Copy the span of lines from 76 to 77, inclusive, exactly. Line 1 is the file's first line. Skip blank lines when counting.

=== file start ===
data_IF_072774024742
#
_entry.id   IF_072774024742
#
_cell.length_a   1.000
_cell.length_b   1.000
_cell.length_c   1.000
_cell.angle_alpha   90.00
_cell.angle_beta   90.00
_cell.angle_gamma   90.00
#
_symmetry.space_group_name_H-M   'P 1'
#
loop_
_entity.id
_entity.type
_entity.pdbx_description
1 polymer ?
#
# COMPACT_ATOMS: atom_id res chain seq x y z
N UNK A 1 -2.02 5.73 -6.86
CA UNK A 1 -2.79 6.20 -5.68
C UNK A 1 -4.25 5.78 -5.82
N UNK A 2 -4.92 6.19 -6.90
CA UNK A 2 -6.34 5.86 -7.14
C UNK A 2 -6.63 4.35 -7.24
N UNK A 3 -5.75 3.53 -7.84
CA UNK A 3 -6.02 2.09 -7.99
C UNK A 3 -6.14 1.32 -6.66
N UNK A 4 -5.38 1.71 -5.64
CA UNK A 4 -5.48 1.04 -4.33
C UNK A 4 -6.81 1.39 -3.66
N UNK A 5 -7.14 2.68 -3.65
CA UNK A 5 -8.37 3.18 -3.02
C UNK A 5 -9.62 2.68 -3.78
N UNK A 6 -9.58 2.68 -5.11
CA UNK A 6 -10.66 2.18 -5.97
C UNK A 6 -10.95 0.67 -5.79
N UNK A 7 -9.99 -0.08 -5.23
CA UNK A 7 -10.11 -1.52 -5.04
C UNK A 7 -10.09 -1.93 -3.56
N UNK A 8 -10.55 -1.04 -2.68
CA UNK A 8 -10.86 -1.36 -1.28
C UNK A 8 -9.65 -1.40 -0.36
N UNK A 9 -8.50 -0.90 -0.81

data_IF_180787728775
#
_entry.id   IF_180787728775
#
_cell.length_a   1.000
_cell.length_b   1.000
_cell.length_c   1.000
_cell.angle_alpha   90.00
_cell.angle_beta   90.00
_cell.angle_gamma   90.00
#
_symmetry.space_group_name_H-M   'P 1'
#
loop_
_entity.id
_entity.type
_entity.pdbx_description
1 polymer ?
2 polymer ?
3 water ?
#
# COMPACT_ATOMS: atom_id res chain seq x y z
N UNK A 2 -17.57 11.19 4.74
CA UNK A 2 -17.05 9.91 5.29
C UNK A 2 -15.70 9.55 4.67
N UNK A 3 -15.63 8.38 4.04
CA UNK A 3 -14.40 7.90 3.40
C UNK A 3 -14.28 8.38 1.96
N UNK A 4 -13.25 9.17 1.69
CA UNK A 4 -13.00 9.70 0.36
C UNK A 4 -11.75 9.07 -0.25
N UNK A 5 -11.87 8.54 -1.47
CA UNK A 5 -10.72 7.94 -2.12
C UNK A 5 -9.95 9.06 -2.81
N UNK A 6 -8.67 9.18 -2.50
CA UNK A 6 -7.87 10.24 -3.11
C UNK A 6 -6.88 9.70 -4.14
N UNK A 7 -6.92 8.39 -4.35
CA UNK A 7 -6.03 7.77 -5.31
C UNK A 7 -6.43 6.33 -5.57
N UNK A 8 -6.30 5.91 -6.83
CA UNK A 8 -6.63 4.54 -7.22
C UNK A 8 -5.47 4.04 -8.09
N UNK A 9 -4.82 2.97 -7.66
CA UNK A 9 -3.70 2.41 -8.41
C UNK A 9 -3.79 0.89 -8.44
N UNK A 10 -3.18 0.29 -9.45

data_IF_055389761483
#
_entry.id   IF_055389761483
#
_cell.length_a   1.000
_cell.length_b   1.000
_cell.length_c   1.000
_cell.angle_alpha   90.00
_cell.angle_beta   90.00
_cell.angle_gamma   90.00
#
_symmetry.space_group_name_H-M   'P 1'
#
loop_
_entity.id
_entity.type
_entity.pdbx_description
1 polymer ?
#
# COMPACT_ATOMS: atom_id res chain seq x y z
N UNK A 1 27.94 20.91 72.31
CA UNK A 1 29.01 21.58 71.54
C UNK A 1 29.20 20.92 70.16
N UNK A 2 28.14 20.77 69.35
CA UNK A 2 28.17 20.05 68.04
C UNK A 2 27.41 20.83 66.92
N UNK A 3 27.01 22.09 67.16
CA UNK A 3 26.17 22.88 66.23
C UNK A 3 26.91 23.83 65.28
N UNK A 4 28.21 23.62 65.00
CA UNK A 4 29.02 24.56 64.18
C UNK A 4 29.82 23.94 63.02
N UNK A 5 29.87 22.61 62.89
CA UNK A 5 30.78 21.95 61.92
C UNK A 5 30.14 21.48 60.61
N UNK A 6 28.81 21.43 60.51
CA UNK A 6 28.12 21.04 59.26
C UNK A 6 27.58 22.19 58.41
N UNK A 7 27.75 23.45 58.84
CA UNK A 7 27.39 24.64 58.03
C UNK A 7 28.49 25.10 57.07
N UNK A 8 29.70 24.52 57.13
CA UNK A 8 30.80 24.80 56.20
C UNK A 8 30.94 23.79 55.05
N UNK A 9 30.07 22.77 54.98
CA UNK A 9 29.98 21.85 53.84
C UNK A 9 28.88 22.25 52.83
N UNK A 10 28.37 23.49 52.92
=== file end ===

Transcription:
C UNK A 4 -11.75 9.07 -0.25
N UNK A 5 -11.87 8.54 -1.47